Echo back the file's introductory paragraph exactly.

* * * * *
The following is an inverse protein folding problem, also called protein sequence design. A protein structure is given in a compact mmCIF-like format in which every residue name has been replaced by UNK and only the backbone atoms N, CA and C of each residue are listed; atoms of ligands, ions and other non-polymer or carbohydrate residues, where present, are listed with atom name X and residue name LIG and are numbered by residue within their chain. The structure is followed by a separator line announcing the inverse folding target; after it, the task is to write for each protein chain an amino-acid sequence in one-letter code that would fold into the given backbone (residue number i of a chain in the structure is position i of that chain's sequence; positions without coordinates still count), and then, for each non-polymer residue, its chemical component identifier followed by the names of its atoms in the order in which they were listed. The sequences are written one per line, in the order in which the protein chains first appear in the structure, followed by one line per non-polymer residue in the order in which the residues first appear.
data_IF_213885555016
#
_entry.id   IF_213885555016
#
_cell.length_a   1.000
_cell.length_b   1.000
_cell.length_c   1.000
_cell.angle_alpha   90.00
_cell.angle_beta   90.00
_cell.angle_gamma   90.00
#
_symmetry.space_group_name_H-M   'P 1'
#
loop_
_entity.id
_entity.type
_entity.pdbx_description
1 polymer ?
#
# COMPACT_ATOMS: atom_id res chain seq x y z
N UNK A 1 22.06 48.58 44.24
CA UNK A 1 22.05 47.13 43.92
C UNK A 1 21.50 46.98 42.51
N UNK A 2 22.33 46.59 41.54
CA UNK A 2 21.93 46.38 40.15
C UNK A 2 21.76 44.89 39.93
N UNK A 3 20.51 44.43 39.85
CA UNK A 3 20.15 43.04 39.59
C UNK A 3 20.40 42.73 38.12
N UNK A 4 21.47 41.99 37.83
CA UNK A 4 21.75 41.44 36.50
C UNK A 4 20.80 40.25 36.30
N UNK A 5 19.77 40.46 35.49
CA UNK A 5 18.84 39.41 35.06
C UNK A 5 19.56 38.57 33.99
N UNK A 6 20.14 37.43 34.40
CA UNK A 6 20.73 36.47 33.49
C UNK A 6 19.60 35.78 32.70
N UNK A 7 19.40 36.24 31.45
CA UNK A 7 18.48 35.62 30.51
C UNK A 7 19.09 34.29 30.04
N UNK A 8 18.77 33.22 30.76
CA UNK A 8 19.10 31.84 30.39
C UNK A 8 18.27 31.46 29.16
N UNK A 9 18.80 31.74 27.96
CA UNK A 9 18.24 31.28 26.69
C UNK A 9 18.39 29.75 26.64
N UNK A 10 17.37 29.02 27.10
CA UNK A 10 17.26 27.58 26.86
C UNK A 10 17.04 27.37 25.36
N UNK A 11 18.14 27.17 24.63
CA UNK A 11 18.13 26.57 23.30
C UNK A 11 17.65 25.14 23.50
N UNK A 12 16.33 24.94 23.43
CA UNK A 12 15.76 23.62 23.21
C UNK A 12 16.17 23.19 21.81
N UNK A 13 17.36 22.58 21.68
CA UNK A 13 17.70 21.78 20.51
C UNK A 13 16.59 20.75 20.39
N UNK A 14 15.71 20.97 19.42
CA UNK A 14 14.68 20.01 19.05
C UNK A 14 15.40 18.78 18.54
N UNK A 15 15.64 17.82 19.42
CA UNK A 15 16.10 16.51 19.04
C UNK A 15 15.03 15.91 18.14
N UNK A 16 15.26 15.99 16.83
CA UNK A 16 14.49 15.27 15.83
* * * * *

The following is an inverse protein folding problem, also called protein sequence design. A protein structure is given in a compact mmCIF-like format in which every residue name has been replaced by UNK and only the backbone atoms N, CA and C of each residue are listed; atoms of ligands, ions and other non-polymer or carbohydrate residues, where present, are listed with atom name X and residue name LIG and are numbered by residue within their chain. The structure is followed by a separator line announcing the inverse folding target; after it, the task is to write for each protein chain an amino-acid sequence in one-letter code that would fold into the given backbone (residue number i of a chain in the structure is position i of that chain's sequence; positions without coordinates still count), and then, for each non-polymer residue, its chemical component identifier followed by the names of its atoms in the order in which they were listed. The sequences are written one per line, in the order in which the protein chains first appear in the structure, followed by one line per non-polymer residue in the order in which the residues first appear.